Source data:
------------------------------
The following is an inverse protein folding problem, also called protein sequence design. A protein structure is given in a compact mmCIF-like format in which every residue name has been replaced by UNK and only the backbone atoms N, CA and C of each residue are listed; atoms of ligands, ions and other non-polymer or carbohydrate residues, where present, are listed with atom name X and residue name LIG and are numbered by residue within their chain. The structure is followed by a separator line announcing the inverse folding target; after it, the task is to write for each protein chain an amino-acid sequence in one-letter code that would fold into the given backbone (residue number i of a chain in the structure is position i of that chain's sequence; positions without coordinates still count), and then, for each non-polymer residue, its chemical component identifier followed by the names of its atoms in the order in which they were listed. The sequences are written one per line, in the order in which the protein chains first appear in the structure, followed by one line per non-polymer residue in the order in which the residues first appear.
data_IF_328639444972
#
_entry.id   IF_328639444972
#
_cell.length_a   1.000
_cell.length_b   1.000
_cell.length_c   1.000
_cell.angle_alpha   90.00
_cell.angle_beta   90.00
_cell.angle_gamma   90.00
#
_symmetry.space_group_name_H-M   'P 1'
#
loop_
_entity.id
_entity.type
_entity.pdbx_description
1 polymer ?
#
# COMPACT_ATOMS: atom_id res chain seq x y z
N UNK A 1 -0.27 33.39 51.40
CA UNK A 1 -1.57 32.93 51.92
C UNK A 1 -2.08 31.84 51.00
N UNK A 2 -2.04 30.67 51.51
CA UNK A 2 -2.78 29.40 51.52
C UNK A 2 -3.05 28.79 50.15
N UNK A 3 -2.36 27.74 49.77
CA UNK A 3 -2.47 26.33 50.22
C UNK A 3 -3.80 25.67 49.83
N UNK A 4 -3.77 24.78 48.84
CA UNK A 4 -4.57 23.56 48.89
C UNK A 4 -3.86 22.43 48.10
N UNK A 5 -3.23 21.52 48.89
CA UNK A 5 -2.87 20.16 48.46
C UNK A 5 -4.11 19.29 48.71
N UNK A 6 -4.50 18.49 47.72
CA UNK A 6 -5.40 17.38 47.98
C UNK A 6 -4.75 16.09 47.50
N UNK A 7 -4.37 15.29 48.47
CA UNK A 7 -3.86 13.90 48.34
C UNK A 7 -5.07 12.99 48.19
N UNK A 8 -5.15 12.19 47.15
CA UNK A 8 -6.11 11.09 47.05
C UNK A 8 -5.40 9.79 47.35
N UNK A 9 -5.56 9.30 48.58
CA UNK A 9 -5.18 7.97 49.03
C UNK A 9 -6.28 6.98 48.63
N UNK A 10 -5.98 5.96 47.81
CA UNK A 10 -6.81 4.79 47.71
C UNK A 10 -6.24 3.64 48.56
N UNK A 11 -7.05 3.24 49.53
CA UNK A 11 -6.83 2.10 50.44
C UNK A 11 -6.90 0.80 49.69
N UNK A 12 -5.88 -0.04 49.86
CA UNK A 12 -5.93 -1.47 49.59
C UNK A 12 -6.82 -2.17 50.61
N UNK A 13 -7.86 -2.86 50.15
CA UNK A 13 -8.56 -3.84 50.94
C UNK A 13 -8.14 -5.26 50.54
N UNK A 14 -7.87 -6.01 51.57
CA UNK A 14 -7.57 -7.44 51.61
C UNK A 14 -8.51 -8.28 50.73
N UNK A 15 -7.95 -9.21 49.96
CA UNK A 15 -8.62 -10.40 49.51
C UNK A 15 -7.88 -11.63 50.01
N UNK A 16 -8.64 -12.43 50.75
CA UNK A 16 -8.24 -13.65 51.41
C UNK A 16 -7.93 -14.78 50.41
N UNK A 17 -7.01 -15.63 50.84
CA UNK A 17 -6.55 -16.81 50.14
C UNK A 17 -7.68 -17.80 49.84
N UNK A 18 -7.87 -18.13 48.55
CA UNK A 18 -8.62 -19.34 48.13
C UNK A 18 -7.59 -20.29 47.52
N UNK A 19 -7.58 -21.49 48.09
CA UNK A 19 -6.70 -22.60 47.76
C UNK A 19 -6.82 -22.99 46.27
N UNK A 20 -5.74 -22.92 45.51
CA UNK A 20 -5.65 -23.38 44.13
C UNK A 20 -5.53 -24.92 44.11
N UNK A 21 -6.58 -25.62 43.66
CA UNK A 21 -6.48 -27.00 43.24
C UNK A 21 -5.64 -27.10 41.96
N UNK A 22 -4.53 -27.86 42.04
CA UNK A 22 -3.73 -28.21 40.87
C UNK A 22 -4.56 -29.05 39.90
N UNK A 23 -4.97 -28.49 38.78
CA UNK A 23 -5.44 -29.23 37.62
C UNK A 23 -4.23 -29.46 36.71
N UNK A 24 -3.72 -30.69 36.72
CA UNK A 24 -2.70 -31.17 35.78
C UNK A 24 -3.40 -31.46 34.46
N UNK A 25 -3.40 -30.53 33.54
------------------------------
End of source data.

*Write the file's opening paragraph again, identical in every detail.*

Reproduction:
The following is an inverse protein folding problem, also called protein sequence design. A protein structure is given in a compact mmCIF-like format in which every residue name has been replaced by UNK and only the backbone atoms N, CA and C of each residue are listed; atoms of ligands, ions and other non-polymer or carbohydrate residues, where present, are listed with atom name X and residue name LIG and are numbered by residue within their chain. The structure is followed by a separator line announcing the inverse folding target; after it, the task is to write for each protein chain an amino-acid sequence in one-letter code that would fold into the given backbone (residue number i of a chain in the structure is position i of that chain's sequence; positions without coordinates still count), and then, for each non-polymer residue, its chemical component identifier followed by the names of its atoms in the order in which they were listed. The sequences are written one per line, in the order in which the protein chains first appear in the structure, followed by one line per non-polymer residue in the order in which the residues first appear.